Best Companion Plants for Tomatoes
For tomato companion plants, the book Great Garden Companions:
- Queen Anne's Lace
- Any tall Aster family flower
The Vegetable Gardener's Bible recommends:
- bush beans
- cabbage family
- head lettuce
- pot marigold as good companions
They suggest avoiding planting pole beans, dill, fennel and potatoes near tomatoes.
I plant my companions at the end of tomato rows. Planting them next to every plant makes harvest awkward.
Experiment! See what works best in your garden!
How Much Water do you need to Grow Tomatoes?
Tomatoes need about an inch of rain water or equivalent per week. If rains fail, watering plants at ground level is best. Overhead sprinklers may spread fungal diseases.
Lack of water, too much water or irregular watering can cause blossom end rot and cracking.
For more on blossom end rot, check out “7 Steps to Stop Blossom End Rot & Get Rid of Black Bottomed Tomatoes“.
Dealing with Pests and Diseases while Growing Tomatoes
I believe a good offense makes the best defense in the garden. When you are growing tomatoes that are not stressed, pest and disease problems are small.
Many fungal diseases spread up from the soil, so if you remove the bottom leaves of plants, it slows the spread. Mulch also helps to prevent disease spread from the soil.
If tomato hornworms or pecking birds are a problem, try a floating row cover to keep them out. Tomatoes are self-pollinating, so they can still set fruit, but keeping bees out may mean a smaller harvest.
See “Tomato Flowers But No Fruit” for tips to improve fruit set.
Harvesting and Storing Tomatoes
Once your tomatoes turn red (or their expected color), remove them from the vine and enjoy.
Store tomatoes at room temperature, as refrigeration makes them bland and mealy.
Don't rip or tear the stems when picking – this stresses the plant and opens the path for disease and insect damage. Most tomatoes will have a little knob in their stems, about 1/4 to 1/2 inch above the tomato, where the stem will snap easily in two, releasing the tomato from the plant.
I don't remove the stem until I'm ready to use the tomato, because sometimes pulling the stem off leaves a big hole.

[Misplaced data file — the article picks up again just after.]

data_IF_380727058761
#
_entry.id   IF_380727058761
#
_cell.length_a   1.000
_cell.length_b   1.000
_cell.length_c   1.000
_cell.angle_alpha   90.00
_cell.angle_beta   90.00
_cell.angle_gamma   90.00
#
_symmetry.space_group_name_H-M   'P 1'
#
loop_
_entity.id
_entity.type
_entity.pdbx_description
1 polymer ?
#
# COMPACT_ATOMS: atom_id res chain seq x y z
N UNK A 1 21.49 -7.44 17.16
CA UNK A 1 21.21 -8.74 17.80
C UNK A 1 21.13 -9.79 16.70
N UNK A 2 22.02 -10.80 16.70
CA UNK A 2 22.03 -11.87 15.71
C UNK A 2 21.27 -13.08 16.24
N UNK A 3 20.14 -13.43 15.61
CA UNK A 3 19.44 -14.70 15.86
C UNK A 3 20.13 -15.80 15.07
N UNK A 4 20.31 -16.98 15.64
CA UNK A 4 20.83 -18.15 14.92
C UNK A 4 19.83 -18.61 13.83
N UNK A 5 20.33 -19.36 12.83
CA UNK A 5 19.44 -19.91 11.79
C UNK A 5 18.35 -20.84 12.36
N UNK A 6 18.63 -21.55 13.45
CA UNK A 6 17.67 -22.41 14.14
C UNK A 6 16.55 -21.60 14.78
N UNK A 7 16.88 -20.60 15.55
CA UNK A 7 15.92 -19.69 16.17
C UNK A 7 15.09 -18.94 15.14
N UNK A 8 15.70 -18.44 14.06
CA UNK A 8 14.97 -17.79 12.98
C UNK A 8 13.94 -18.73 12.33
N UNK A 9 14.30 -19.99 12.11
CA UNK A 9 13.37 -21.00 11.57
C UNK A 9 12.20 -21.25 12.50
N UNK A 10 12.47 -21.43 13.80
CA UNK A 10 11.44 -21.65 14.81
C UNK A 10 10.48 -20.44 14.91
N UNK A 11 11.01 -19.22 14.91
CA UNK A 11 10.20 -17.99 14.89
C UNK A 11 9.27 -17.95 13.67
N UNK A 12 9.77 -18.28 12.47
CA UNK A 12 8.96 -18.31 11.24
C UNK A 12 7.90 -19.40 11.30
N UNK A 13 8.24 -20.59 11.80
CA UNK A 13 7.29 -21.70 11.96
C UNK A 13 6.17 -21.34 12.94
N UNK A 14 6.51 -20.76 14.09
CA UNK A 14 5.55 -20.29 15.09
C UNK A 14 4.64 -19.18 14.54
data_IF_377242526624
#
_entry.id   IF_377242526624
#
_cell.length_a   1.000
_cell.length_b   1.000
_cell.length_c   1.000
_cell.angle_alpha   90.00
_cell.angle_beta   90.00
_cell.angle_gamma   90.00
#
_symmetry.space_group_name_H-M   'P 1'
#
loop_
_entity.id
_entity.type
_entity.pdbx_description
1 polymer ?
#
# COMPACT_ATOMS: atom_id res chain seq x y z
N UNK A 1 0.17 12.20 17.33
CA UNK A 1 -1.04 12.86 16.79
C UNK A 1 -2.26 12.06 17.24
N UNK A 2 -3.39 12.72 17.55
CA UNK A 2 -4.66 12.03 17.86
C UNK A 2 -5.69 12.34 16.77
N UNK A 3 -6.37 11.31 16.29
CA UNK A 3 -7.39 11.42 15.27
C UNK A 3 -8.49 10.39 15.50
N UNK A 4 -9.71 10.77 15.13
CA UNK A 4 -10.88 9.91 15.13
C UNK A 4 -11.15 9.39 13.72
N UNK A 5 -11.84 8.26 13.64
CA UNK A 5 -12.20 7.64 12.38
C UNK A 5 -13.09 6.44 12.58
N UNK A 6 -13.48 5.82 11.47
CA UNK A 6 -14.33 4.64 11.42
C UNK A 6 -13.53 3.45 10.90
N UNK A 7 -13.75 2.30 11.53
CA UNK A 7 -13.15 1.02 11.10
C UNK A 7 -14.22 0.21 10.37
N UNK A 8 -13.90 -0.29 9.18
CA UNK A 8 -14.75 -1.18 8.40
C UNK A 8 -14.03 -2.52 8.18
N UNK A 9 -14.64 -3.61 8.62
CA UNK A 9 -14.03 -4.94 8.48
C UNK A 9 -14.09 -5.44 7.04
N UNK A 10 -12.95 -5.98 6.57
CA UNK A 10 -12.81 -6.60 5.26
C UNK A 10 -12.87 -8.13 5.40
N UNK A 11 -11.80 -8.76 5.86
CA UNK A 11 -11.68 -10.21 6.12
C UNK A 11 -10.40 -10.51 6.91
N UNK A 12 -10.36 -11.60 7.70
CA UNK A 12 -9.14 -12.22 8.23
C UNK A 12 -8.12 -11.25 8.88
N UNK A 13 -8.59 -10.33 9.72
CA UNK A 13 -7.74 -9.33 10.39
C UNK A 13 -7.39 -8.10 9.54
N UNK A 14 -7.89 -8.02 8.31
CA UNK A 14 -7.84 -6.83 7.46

If you're growing tomatoes and they aren't turning red, see”4 Reasons Your Tomatoes Aren't Ripening“.
For those who want to collect seeds from their tomatoes for next year's garden, see “How to Save Tomato Seeds“.
Pruning Tomato Suckers
I don't know how many texts I've read that say pinch all your tomato suckers because they don't produce fruit. This is incorrect.
Now I prune to manage growth and train the plants, and don't worry about suckers.
The Natural Food Garden recommends bone meal or rock phosphate in your planting hole to boost fruit production. They also recommend top dressing the plants with several inches of well aged manure midway through the season.
Foliar feeding every few weeks throughout the season helps to gently meet the needs of growing tomato plants. Try fish emulsion, compost tea, worm casting tea or weed tea.
Compost tea protects plants by coating the leaves with beneficial organisms that crowd out pathogens.
For more information on compost tea, check out The Field Guide II for Actively Aerated Compost Tea.
Microbial innoculants such as EM-1 act as plant probiotics. In Building Soils Naturally, they note yields increased by 50% using EM-1.
Biochar dosed with fertilizer helps create long lasting soil fertility.
Music really can help plant grow. Pipe in some classical music while you're working in the garden (before 10 am is best).
See the article “Music for Plants” for more information.
The Power of Vibrant Plant Health
I hope the interview below provides you with even more gardening inspiration. I'm in love with this man's gardens. 🙂
The book mentioned in the video is Anatomy of Life & Energy in Agriculture, which is out of print. Working with Nature – Shifting Paradigms covers similar content.
Comments and questions are always welcome. Don't forget to take a peek at our other Gardening articles.
Originally published March 2014, last updated May 2020.
Awesome. Congratulations on a well written enthusiastic piece of inspiring guide to follow your bliss.
Just want to “ditto” Andrea’s comment. Excellent.
Do you pinch “suckers”? My wife and I go back and forth on this. Thanks for the article! -Mike
Nope, not usually! Mostly because I grow so many plants I can’t keep up, and because, in spite what most gardening texts say, suckers sure do produce fruit.
As far as suckers are concerned, they are an easy way to get more plants! Let the sucker grow until it is the size of a #2 pencil. Cut it off at the base and immediately put it into a contain with potting mix in it. The mix can have a little organic fertilizer in it as well. Water the plant in and put it in a bright area but NOT in direct sunlight. The sucker will root within 12+ days and you will have an exact clone of the mother plant.